The bridge structural pattern allows you to separate an interface from its implementation. Maybe you want to start out doing something one way and then change later. Or maybe you want to share an implementation. Or, if you’re using C++, you can hide how you’re doing something. This is a subtle pattern with a lot of potential.

Maybe you’re creating an application with vehicles in it. This could be a racing game or a driver certification application. You create a base class called Vehicle and derived classes Car, Truck, and Tractor which each inherit from the Vehicle class. Then you need different kinds of engines and since there’s a difference in behavior, you plan to create more classes to specialize. The problem is that not only does this lead to a lot of classes such as GasCar, DieselCar, GasTruck, DieselTruck, and DieselTractor, but you can’t change the type of engine in a car.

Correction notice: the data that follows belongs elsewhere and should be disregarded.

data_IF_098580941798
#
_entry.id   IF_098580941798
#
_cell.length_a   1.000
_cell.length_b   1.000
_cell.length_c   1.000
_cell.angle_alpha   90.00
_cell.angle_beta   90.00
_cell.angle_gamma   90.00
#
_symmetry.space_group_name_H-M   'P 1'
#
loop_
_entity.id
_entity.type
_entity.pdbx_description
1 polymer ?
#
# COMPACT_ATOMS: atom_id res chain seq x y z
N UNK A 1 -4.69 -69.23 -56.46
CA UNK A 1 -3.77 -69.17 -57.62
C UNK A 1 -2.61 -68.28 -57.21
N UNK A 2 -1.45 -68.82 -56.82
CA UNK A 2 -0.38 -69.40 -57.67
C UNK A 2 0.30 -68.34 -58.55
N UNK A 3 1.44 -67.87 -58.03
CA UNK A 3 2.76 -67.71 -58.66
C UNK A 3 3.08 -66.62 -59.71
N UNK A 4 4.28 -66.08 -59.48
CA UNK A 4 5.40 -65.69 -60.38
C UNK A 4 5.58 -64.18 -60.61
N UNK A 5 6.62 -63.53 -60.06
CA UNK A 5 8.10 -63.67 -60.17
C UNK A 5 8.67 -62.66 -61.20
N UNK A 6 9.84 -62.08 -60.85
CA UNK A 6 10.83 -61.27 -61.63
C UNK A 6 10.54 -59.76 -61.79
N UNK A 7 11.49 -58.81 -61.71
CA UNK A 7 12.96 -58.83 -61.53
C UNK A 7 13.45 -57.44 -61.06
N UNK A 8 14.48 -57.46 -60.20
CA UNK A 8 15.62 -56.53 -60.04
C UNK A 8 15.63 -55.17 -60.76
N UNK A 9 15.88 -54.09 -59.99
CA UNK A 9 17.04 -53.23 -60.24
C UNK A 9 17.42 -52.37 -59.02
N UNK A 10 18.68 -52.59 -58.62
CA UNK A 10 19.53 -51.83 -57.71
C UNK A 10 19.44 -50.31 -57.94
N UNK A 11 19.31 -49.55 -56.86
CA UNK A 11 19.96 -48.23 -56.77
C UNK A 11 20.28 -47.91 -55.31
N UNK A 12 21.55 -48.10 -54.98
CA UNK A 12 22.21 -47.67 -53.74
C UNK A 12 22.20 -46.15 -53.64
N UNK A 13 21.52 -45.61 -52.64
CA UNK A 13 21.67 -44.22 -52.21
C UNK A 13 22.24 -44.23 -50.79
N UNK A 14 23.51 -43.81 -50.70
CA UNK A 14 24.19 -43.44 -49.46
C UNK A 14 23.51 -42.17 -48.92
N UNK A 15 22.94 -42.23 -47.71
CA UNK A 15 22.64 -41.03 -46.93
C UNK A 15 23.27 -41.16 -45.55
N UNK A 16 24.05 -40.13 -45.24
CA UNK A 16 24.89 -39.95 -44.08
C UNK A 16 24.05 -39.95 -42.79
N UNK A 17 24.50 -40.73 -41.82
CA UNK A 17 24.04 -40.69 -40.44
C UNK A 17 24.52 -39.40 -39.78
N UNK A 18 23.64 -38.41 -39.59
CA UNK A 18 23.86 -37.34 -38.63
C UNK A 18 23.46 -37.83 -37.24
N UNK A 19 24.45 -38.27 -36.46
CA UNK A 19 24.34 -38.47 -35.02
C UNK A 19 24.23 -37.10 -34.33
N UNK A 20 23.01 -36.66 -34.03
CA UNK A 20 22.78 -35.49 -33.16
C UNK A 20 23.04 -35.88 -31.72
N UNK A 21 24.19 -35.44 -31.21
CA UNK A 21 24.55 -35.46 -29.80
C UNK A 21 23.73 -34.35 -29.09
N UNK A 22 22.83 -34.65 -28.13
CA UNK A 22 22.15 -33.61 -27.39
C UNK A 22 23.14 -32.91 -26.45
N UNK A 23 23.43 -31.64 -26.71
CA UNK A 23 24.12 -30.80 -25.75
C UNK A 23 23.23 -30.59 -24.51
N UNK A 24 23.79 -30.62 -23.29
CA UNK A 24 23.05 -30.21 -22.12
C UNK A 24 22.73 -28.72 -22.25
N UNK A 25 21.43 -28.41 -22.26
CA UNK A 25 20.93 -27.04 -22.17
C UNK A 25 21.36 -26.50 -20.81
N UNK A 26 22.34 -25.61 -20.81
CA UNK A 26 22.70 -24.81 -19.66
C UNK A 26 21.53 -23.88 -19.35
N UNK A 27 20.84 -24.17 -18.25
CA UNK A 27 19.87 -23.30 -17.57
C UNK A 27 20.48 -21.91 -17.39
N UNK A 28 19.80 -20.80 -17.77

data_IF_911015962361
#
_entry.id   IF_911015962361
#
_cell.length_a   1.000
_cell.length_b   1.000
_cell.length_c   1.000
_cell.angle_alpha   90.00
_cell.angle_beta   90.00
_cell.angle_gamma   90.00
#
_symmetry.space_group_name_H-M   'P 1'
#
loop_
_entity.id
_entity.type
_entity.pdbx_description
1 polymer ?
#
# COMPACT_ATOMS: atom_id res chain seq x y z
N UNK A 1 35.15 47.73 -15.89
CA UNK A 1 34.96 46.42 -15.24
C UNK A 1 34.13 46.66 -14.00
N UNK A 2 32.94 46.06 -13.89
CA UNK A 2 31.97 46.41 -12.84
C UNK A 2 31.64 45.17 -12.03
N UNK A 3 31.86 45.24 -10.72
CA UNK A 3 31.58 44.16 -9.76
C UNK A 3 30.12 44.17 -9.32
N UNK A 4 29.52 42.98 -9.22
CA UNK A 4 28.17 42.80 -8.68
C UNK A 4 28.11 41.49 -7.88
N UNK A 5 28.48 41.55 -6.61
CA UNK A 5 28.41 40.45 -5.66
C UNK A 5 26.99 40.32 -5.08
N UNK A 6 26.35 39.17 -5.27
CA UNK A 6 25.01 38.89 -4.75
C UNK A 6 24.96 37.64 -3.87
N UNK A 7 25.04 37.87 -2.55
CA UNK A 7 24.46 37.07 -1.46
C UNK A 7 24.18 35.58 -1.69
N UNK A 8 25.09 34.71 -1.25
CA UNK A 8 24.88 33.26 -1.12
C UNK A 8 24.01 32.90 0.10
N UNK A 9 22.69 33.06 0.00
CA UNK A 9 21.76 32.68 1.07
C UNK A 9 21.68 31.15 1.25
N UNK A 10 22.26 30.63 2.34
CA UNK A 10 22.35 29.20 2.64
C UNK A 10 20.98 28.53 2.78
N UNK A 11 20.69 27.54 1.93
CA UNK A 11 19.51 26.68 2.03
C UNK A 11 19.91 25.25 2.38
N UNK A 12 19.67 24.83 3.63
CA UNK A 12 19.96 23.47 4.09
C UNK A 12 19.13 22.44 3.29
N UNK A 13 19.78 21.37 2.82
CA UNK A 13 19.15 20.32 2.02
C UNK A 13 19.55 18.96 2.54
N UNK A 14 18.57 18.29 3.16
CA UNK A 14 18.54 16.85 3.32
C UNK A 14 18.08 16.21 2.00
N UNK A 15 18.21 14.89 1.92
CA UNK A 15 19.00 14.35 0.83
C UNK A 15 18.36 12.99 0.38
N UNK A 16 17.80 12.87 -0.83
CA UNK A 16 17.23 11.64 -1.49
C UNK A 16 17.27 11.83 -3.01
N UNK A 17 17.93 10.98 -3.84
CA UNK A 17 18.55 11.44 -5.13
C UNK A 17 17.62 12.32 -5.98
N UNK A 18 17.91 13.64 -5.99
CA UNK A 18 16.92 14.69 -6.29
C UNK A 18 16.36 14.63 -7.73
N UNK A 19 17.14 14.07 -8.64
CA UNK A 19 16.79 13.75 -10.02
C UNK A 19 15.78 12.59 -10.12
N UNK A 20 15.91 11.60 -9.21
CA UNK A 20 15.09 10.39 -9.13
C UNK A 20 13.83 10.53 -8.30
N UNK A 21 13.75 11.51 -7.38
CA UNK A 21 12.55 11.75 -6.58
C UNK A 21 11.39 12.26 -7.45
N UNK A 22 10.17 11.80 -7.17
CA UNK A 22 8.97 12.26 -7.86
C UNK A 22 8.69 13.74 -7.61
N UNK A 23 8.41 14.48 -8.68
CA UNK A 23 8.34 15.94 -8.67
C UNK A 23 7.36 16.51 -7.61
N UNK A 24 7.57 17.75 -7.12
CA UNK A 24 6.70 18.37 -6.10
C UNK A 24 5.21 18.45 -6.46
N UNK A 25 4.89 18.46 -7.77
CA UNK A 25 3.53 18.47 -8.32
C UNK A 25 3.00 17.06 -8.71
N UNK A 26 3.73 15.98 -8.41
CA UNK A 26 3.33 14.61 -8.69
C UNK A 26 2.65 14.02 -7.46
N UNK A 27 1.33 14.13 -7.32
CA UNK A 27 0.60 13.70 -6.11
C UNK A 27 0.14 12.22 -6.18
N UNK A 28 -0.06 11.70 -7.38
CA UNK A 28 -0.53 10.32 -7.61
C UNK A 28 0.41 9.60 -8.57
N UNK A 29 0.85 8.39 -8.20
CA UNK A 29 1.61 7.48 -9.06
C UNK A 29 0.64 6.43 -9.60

Why would you need to do that? Cars always have the same engine, right? Even in real life, vehicles can sometimes change. And this is software. Everything changes in software.

Instead of creating so many derived classes, a better solution will use the bridge pattern to form a link between the basic vehicle types and the engine types. This allows both vehicles and engines to be subclassed or derived from independently of each other. and because this pattern uses composition instead of inheritance, you can easily swap an engine type for another.